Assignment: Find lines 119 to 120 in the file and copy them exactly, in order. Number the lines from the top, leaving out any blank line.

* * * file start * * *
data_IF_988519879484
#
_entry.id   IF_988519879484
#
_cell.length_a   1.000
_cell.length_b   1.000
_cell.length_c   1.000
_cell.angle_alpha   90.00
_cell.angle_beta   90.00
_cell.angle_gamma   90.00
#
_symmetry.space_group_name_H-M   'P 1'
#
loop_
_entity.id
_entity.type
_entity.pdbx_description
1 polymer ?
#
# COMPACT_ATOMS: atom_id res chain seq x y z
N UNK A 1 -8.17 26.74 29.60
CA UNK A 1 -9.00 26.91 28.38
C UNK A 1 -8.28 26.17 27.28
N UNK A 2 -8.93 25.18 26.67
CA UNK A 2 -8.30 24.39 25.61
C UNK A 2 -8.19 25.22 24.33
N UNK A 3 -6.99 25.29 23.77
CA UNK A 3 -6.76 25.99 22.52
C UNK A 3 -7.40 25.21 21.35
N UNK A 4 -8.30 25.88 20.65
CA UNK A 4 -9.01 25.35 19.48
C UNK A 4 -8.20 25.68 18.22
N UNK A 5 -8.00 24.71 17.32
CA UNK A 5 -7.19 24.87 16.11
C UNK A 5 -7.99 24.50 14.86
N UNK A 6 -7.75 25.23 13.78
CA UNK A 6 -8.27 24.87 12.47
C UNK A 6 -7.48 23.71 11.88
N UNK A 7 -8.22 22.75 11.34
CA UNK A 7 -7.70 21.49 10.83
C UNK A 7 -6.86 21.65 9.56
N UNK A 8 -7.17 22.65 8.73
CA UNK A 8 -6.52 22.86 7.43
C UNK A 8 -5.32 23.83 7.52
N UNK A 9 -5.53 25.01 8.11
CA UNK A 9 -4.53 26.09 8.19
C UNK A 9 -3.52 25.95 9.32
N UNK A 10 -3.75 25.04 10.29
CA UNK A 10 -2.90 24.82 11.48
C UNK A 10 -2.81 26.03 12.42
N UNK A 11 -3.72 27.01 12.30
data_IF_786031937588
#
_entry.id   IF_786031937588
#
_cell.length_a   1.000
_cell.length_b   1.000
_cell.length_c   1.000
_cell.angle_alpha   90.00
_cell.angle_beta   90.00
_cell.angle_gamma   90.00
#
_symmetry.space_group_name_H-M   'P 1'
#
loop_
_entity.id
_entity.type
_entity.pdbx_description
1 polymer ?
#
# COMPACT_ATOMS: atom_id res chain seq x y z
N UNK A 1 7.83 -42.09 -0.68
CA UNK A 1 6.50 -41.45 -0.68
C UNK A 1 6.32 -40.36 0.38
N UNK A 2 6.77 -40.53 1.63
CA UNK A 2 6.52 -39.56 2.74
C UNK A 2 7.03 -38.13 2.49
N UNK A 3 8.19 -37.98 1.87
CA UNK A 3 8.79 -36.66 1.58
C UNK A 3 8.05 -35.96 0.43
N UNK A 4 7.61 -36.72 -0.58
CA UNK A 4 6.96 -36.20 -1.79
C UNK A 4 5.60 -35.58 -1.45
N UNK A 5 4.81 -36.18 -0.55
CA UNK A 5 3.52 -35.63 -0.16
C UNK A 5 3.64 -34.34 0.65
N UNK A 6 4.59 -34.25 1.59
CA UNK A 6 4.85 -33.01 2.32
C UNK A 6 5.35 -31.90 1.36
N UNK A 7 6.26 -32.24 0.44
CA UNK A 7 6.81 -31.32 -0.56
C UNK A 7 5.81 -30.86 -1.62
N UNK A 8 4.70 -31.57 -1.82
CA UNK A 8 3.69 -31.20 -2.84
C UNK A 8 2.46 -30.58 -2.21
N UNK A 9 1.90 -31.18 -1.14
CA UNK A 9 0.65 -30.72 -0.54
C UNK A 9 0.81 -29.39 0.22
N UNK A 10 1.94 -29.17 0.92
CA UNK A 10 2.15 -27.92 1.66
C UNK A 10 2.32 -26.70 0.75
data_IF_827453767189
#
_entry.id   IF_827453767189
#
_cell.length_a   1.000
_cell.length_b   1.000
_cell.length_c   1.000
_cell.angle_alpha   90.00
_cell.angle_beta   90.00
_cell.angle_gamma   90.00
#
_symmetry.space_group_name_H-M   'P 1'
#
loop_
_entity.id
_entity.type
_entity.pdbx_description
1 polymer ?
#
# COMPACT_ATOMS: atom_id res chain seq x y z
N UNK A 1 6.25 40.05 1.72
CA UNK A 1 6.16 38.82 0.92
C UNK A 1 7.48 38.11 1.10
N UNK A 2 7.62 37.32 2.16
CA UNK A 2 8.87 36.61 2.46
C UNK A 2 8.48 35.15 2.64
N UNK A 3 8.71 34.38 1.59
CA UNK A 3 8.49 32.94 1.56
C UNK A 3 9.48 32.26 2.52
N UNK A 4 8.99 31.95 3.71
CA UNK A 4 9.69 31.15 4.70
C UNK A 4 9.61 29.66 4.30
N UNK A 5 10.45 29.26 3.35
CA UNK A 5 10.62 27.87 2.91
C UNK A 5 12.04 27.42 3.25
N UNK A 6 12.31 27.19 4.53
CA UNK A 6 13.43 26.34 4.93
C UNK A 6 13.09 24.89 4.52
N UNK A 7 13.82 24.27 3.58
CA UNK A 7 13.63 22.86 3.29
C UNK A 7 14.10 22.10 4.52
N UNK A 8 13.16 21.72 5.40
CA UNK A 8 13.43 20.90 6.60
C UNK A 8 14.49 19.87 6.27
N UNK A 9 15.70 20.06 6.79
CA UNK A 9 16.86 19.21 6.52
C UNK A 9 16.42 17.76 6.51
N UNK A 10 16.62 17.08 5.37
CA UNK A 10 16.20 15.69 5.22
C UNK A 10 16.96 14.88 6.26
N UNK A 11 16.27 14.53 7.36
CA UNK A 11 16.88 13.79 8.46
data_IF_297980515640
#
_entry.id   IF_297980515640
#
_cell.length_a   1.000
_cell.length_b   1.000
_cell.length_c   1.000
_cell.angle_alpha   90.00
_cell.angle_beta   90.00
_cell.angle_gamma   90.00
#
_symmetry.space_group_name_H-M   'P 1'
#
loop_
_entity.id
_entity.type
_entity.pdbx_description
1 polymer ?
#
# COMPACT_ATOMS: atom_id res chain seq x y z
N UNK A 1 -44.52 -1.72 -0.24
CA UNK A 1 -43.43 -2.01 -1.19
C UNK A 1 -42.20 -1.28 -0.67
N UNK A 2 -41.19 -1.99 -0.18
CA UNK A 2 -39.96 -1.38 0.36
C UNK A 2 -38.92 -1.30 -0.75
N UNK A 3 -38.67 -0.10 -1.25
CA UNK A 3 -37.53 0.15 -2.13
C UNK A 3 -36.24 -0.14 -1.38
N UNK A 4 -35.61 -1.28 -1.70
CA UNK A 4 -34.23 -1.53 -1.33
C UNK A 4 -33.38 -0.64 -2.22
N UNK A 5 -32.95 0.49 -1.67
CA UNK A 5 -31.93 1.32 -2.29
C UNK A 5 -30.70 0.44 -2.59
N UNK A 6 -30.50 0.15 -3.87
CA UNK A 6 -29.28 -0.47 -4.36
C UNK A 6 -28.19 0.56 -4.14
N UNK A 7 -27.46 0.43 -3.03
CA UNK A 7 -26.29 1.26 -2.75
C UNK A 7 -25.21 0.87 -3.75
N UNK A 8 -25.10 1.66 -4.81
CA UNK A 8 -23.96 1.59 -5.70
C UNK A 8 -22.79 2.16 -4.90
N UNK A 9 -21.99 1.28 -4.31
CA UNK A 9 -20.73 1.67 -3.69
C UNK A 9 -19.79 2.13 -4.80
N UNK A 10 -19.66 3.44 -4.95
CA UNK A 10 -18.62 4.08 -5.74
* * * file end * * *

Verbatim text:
1 polymer ?
#